Kaya Consulting

Wellbeing: The financial cost to your business of ignoring it.

Peter Drucker once proclaimed, “Culture eats strategy for breakfast.” Our experience at Kaya – and our clients’ experience – confirms his notion. And crucially, the cost of ignoring this fact far outweighs the cost of creating a performance culture where employees are engaged and thrive.
Strategy is important, but…

While a vision and strategy are vital, a culture where everyone pulls towards the common strategic goal and where discretionary effort is simply ‘the way we work around here’ is equally important. The key however to sustainable success is when this culture also promotes, encourages and builds wellbeing and mental health.

Our unsustainable reality

Research tells us that employee wellbeing has a significant influence on employee engagement and, in turn, individual and organisational performance[1]. It also paints a damning picture of the human and financial cost when, as is often the case, wellbeing and mental health are ignored.

  • Worldwide, only 13{be38fd1e2c946a347db4d7316b241dce4b842100e7b38236661610f0dce6def9} of employees are engaged in their work[2].
  • In the UK, 91 million work days are lost every year due to the symptoms of mental illness.
  • Depression is thought to cause 400 million lost work days annually in the USA[3].
  • Poor engagement leads to higher absenteeism and presenteeism[4].
  • Poor engagement also leads to lower performance and productivity[5].
  • Disengaged employees are more likely to leave[6].
  • Replacing an employee can cost up to 150{be38fd1e2c946a347db4d7316b241dce4b842100e7b38236661610f0dce6def9} of a departing employee’s salary when recruitment costs, lost productive time, training and onboarding are considered[7].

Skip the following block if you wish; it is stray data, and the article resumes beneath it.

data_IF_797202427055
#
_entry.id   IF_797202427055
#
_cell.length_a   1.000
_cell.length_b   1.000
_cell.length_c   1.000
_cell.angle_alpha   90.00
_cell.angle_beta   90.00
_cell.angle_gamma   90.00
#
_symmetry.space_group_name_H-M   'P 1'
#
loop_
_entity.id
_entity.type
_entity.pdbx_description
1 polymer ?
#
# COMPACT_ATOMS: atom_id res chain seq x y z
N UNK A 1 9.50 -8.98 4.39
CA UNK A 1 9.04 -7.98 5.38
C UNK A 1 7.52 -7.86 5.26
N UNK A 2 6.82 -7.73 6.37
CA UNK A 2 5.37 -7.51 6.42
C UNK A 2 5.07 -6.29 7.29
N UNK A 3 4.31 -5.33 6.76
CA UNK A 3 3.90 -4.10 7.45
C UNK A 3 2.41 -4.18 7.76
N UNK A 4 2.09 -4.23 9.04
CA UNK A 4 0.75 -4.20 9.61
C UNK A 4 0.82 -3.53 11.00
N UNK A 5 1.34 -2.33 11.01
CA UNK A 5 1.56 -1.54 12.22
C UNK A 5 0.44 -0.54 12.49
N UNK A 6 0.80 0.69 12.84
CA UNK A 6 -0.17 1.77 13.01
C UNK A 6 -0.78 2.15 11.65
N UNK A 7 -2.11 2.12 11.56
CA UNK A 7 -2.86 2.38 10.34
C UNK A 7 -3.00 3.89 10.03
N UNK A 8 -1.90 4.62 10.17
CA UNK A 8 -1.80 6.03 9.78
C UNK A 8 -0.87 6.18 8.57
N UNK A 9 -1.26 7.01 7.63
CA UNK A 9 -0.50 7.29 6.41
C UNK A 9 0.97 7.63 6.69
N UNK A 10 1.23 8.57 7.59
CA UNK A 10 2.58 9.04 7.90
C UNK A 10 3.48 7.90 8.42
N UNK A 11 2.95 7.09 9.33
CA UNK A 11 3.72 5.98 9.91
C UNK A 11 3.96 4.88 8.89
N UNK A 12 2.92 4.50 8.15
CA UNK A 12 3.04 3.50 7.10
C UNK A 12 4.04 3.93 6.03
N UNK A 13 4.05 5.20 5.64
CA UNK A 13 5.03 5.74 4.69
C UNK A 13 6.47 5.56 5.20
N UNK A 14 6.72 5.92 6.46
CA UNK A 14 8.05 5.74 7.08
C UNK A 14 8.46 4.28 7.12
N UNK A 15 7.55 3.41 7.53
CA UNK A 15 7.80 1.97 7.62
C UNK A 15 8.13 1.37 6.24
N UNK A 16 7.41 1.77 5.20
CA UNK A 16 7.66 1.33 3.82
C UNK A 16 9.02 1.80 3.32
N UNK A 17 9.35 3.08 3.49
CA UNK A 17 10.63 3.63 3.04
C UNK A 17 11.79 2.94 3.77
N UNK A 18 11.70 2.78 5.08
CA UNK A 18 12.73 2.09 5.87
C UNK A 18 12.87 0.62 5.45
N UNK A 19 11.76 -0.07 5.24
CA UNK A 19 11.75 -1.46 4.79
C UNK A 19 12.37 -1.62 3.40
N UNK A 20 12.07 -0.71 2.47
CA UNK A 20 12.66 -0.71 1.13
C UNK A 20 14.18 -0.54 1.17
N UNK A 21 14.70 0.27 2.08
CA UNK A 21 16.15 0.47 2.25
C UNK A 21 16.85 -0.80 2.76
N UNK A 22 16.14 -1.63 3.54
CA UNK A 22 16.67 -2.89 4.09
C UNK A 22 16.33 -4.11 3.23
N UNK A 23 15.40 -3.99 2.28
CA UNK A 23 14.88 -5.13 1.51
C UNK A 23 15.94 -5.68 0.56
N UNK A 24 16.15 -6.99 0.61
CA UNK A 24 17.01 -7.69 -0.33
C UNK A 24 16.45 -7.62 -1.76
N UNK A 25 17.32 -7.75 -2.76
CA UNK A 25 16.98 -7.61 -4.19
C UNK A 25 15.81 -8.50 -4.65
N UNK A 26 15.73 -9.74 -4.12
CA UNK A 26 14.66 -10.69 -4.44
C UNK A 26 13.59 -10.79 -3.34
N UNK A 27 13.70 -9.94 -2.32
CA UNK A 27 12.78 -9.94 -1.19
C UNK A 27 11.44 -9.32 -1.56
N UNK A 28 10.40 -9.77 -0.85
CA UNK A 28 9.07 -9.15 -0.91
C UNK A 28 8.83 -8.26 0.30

And don’t assume that Australia, widely heralded for its happy-go-lucky national psyche and enviable lifestyle, is exempt.

  • It’s estimated that the cost of mental illness to Australia’s overall wellbeing is $200 billion a year (that’s about 12 per cent of the economy’s annual output[8]).
  • According to statistics calculated by the Harvard School of Public Health, the World Economic Forum and Australia’s Mentally Healthy Workplace Alliance, poor mental health is costing Australian businesses nearly $11 million per year[9].
  • Safe Work Australia found that productivity losses associated with low levels of management commitment to psychological health and safety in the workplace costs employers around $6 billion per annum[10].
Your mental health and wellbeing obligations as a business leader

Despite the groundswell of research and knowledge around the human and financial cost of ignoring mental health and wellbeing (or filing it under ‘Too hard’), many leaders are ignorant of the cost to the bottom line.

Moreover, they are often oblivious to their own obligations to support mental health and wellbeing.

“The harmonised Work Health and Safety (WHS) laws require organisations to take all reasonably practicable steps to protect the physical and mental health and safety of their workers.”

Harriet Eager, Employment Legal Team Partner, MinterEllison[11]

Results from the 2016 MinterEllison ‘Managing Mental Health in the Workplace’[12] survey found that:

  • Only 38 per cent of respondents had discussed staff mental health issues at board level
  •  A majority of organisations are making little or no investment in mental health and wellbeing programs, even though these can have a dramatic effect on the bottom line.
Wellbeing isn’t just about mindfulness and fruit bowls

Of course, many businesses are making efforts in the mental health and wellbeing space, but many business leaders take an over-optimistic view of the work they’re doing.

Pleasant working environments, fitness facilities, mental health talks, mindfulness workshops, flexi-time and fruit bowls are all good things. However, unless they’re part of a broader strategic program, they are simply a list of unconnected initiatives. They may help create a sense of wellbeing for a few employees, but they will rarely improve the wider culture.

Whilst they create the feeling of action and may be in fact a useful promotion exercise unless they are part of a more holistic plan then the benefits will be short-lived.

In short, unless these piecemeal efforts and investments are part of an integrated culture of wellbeing, there is the risk that nothing is achieved and that they are a a waste of money. As a friend of mine observed: